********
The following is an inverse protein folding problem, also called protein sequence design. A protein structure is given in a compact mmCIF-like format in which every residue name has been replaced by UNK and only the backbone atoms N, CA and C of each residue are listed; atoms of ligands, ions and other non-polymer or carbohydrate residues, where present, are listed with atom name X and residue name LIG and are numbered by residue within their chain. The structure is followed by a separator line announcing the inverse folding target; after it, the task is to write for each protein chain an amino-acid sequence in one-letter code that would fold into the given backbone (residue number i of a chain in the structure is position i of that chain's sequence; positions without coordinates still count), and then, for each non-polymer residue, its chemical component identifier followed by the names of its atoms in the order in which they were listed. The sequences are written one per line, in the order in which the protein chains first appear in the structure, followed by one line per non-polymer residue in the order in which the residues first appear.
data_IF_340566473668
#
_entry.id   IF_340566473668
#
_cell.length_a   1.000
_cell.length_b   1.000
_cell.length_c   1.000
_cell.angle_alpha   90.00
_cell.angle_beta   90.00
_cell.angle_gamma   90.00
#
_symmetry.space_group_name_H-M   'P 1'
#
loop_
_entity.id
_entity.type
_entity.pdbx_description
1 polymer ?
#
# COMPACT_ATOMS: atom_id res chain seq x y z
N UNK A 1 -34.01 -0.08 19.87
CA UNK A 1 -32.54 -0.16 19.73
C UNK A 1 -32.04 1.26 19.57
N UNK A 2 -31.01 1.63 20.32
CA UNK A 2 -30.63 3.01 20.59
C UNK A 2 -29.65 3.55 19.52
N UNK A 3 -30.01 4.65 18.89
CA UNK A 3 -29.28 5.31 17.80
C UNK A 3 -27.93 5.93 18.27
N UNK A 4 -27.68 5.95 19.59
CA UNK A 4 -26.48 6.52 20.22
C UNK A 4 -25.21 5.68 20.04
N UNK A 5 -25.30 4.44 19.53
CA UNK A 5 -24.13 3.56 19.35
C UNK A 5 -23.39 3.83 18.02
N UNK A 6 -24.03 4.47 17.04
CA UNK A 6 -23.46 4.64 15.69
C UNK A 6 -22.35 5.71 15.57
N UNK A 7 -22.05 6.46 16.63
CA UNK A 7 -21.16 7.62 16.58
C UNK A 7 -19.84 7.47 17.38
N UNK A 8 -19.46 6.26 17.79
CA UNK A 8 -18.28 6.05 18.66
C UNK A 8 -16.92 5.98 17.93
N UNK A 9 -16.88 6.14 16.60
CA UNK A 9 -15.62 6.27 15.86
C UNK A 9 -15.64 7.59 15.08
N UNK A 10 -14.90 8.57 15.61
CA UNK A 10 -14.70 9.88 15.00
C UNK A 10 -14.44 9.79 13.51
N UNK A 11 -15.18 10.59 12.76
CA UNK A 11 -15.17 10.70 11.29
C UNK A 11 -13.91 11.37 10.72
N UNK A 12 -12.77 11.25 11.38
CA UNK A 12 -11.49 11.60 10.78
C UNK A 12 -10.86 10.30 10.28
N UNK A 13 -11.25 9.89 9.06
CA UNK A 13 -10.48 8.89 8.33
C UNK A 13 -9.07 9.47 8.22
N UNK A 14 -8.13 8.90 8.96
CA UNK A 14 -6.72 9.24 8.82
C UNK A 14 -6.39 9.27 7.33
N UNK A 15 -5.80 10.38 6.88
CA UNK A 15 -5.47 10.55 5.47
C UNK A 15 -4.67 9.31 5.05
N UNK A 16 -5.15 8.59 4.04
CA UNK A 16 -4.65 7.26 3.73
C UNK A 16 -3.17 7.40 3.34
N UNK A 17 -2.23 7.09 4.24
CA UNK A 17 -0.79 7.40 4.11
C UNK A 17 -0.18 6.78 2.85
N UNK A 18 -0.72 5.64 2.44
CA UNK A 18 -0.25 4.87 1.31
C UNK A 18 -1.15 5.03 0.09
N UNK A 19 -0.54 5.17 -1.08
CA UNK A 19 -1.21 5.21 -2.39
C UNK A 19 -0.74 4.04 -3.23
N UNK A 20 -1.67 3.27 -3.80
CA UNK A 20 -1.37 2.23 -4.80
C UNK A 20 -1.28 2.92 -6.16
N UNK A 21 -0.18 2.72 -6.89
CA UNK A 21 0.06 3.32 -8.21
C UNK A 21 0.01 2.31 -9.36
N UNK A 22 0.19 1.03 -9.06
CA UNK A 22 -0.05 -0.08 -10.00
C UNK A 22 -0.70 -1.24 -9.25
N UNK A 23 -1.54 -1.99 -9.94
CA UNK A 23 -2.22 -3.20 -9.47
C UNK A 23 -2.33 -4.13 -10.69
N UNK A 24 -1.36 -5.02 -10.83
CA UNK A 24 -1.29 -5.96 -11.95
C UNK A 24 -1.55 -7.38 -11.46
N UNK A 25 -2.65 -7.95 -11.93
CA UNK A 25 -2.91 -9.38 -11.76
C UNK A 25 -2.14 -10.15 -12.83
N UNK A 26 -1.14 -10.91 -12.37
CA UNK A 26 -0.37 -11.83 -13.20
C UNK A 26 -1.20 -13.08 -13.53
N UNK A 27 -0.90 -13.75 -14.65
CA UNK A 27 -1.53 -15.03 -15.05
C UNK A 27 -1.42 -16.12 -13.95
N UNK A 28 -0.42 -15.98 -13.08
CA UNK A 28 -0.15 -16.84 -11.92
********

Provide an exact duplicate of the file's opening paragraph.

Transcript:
The following is an inverse protein folding problem, also called protein sequence design. A protein structure is given in a compact mmCIF-like format in which every residue name has been replaced by UNK and only the backbone atoms N, CA and C of each residue are listed; atoms of ligands, ions and other non-polymer or carbohydrate residues, where present, are listed with atom name X and residue name LIG and are numbered by residue within their chain. The structure is followed by a separator line announcing the inverse folding target; after it, the task is to write for each protein chain an amino-acid sequence in one-letter code that would fold into the given backbone (residue number i of a chain in the structure is position i of that chain's sequence; positions without coordinates still count), and then, for each non-polymer residue, its chemical component identifier followed by the names of its atoms in the order in which they were listed. The sequences are written one per line, in the order in which the protein chains first appear in the structure, followed by one line per non-polymer residue in the order in which the residues first appear.